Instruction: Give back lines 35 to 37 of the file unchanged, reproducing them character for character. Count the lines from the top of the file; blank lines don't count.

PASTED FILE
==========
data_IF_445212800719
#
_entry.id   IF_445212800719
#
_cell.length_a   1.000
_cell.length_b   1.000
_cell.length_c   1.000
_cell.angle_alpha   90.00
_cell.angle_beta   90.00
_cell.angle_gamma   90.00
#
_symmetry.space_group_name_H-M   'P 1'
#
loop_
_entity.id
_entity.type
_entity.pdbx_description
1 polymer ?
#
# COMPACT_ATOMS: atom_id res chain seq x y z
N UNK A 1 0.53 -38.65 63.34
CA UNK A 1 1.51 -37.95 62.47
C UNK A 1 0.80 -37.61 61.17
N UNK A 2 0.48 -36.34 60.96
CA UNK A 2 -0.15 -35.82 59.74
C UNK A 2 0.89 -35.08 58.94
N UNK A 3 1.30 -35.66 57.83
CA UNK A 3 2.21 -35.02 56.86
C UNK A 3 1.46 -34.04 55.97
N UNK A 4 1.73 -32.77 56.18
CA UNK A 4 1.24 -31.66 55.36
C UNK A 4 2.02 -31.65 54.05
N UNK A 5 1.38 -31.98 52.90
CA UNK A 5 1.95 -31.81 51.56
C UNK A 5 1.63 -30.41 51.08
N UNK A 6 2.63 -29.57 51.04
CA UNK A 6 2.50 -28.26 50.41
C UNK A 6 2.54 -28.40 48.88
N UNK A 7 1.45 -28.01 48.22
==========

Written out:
C UNK A 5 1.63 -30.41 51.08
N UNK A 6 2.63 -29.57 51.04
CA UNK A 6 2.50 -28.26 50.41